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Congregations Embracing Technology, Study Finds

Websites, Facebook and other tools are helping churches stay connected to their members and reach out to the wider community.

Community Congregational United Church of Christ in Pullman, Wash., decided to go digital this Lenten season.

Through email and Facebook, members of the church have engaged in Words for the Journey. Each morning a word, an image and a related reflection are posted, igniting an online discussion that lasts throughout the day.

The church isn’t alone in its innovative use of technology. According to “Virtually Religious: Technology and Internet Use in American Congregations,” a report by Faith Communities Today, the use of websites and email by congregations has more than doubled in the past decade and more than 40 percent of congregations say they use Facebook.

“Ordinary members’ lives are enmeshed in technology. If their faith isn’t also, then it is less relevant in modern American society,” the report reads.

Until last year, Community Congregational had a static Web page — a never-changing, online billboard. Since the church redesigned the site, using a WordPress template, more guests have come through the doors. About 90 percent of Community Congregational visitors have checked out the church online before attending a worship service.

And through online projects like Words for the Journey, communication among those already regularly attending the church has increased.

“It [the Web] is an outreach tool and way to tell the wider world who we are and what we’re interested in,” said the Rev. Chip Laird, associate pastor.

Additionally, by using email and Facebook, church members are able to interact with one another at their own leisure. One member is even chiming in to the conversation from Hawaii, where she’s on vacation.

“People are getting to know things about people in the congregation that they otherwise wouldn’t know,” Laird said. “And that’s precious.”

Dr. Scott Thumma, author of the report, said Community Congregational’s experience isn’t uncommon.

“Properly employed, technology can make members’ daily lives outside of the worship service richer with religious meaning. It can function as a medium to carry one’s faithful living into everyday life – whether sharing prayer requests on Facebook, tweeting about a recent sermon, surfing to religious websites or actually participating in online worship services,” he said.

Community Congregational’s online work makes it a “hybrid congregation,” according to Thumma’s study.

“Ministry should be, even must be, a technological hybrid venture in this day and age,” the report reads. “Increased use of tech is strongly related to the congregation being characterized by willingness to change to meet new challenges.”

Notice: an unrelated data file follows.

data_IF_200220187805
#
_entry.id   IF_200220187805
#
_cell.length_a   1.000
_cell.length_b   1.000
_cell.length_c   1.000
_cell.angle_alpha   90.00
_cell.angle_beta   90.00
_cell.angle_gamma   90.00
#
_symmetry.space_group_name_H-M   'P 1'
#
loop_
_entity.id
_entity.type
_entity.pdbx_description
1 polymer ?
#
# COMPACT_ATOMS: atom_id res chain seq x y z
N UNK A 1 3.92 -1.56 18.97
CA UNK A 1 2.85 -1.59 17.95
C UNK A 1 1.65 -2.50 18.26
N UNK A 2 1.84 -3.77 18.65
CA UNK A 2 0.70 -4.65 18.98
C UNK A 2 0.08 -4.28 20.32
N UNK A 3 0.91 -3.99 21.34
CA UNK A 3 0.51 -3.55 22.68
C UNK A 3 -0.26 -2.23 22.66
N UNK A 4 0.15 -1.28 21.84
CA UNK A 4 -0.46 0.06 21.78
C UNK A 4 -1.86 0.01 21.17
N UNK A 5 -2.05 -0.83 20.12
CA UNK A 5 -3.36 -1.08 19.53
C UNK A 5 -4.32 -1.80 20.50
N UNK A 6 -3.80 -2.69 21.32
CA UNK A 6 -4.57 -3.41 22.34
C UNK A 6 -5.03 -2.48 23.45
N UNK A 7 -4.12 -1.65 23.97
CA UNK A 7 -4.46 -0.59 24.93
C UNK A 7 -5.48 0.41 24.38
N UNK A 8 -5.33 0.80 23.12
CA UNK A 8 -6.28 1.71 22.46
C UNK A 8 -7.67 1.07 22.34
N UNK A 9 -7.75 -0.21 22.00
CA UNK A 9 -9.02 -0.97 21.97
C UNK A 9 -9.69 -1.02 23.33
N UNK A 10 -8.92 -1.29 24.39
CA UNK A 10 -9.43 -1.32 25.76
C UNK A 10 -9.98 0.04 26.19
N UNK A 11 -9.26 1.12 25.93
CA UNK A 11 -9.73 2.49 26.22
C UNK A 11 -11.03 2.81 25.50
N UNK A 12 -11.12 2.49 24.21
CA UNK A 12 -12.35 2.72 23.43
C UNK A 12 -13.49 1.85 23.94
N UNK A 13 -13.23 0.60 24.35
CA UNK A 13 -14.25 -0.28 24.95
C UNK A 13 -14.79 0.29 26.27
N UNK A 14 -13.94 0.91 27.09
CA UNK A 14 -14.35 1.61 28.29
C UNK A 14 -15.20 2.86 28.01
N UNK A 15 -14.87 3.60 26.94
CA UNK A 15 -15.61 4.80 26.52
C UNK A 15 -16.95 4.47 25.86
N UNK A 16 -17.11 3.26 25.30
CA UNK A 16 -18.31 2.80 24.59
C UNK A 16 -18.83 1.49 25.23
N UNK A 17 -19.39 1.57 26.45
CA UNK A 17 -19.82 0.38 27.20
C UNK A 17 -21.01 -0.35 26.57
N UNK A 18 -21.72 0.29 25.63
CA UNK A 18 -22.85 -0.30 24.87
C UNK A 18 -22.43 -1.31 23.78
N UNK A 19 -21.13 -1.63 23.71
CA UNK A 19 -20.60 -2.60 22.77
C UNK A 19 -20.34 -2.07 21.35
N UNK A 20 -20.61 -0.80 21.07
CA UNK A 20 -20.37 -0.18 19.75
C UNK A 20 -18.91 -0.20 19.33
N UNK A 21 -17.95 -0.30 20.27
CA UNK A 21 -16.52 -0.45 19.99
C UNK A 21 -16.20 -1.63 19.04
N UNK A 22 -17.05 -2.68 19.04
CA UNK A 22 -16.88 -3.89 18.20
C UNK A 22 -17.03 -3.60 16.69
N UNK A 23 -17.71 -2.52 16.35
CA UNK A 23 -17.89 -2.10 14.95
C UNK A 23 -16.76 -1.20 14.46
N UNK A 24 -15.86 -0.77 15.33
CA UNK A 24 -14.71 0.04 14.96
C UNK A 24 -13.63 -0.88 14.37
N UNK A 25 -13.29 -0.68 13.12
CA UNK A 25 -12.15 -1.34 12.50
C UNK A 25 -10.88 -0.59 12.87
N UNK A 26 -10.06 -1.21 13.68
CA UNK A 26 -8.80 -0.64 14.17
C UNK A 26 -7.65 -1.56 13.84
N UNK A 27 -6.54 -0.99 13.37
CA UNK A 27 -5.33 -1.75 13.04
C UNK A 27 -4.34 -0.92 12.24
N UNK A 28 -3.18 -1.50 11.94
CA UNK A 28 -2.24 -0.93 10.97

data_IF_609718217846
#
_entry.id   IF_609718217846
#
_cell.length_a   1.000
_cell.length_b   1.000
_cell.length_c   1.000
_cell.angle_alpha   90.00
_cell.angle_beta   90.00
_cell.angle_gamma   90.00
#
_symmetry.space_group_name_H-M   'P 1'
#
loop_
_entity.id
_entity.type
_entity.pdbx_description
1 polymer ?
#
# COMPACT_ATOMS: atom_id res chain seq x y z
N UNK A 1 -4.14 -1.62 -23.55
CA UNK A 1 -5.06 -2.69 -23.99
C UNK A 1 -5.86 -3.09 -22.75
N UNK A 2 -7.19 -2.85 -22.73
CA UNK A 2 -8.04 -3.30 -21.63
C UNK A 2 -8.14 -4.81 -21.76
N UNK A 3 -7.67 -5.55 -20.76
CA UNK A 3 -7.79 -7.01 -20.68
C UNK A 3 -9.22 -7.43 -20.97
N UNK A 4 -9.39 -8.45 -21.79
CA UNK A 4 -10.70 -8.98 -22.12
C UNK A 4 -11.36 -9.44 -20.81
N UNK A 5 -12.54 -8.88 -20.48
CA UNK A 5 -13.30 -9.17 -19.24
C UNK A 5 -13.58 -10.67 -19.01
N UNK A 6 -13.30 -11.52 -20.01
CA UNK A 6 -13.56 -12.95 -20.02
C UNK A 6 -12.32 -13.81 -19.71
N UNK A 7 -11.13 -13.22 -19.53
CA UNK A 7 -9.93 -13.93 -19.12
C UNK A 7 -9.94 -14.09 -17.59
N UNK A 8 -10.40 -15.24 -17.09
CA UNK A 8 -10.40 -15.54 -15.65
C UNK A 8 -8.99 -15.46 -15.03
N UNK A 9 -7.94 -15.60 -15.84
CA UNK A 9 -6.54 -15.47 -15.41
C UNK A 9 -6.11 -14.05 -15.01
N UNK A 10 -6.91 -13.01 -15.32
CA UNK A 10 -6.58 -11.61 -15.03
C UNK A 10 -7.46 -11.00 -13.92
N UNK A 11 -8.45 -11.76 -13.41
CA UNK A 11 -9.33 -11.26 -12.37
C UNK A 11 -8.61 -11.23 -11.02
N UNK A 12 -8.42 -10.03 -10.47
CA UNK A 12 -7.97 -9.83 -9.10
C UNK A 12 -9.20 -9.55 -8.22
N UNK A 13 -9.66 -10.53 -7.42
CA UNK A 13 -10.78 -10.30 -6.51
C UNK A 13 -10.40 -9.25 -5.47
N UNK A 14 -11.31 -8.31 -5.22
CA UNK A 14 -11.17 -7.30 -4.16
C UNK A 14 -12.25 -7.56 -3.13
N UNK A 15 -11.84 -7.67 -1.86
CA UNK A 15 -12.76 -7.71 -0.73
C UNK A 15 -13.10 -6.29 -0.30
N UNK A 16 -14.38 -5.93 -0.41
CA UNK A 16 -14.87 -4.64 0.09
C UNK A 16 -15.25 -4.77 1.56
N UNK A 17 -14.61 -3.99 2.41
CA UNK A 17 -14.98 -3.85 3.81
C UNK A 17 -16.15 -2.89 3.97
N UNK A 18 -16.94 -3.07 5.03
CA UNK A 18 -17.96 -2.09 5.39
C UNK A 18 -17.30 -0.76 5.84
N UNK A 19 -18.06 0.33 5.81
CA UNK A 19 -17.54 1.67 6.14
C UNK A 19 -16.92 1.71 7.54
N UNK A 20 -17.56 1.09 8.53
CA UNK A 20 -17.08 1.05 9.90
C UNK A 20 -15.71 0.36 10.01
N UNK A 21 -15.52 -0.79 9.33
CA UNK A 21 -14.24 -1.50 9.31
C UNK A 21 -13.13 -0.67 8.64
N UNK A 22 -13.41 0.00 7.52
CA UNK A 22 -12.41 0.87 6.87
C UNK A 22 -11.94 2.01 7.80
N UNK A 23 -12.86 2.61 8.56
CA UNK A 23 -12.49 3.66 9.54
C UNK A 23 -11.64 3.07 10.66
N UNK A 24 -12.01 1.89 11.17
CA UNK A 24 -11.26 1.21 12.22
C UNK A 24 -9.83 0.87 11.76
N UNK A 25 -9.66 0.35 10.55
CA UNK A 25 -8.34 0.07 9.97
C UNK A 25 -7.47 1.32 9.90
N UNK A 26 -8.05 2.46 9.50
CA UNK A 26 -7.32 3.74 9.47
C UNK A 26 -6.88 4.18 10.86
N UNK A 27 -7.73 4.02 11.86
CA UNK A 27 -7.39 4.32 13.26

Laird agreed, noting his church’s digital efforts reflect its readiness to evolve and to “change and try to exist in this strange new world.”

Though websites and Facebook pages remain the most popular interactive tools used by congregations, the report shows more than 10 percent of faith communities use blogs or podcasts.

The pastors at Community Congregational plan to start a blog, though they haven’t yet, and they don’t technically have a podcast. However, MP3s of the sermons are uploaded weekly to the website.

“We want to start a blog because it [the website] is something that should be tweaked and changed regularly,” Laird said. “It’s a new mindset.”

A congregation’s ability to interact online tends to make it more spiritually vital, according to the study. Laird has seen that to be true, particularly with the Words for the Journey experiment. Because people have the opportunity to share with one another outside of the church’s walls, and because they get feedback, relationships are built, which Laird said has spiked the congregation’s energy.

However, Community Congregational doesn’t exactly fit the mold when it comes to digital trends in faith communities. The church doesn’t use a projector screen or have contemporary worship, and it’s a mostly female congregation.

“As the use of technology in a congregation increases so too does the likelihood that it will use drums and electric guitars...” the survey report states. “The larger the percentage of female members, the less likely the congregation is to employ a wide array of technology.”

Researchers also found predominantly white congregations are more likely to embrace technology than black congregations, and the wealthier the community is, the more likely it is to advance digitally.

Nevertheless, Community’s example shows that you don’t have to embrace technology in a stereotypical manner; rather, church leaders must strategize how best to use it in their context and to advance their unique ministry goals.

The Insights into Religion portal and its affiliates offer a wide array of resources and research on the use of technology by churches, including the New Media Project at Christian Theological Seminary, the Center for Congregations and the U.S. Congregational Life Survey. Check out all these fine resources and help bring your congregation into the 21st century.

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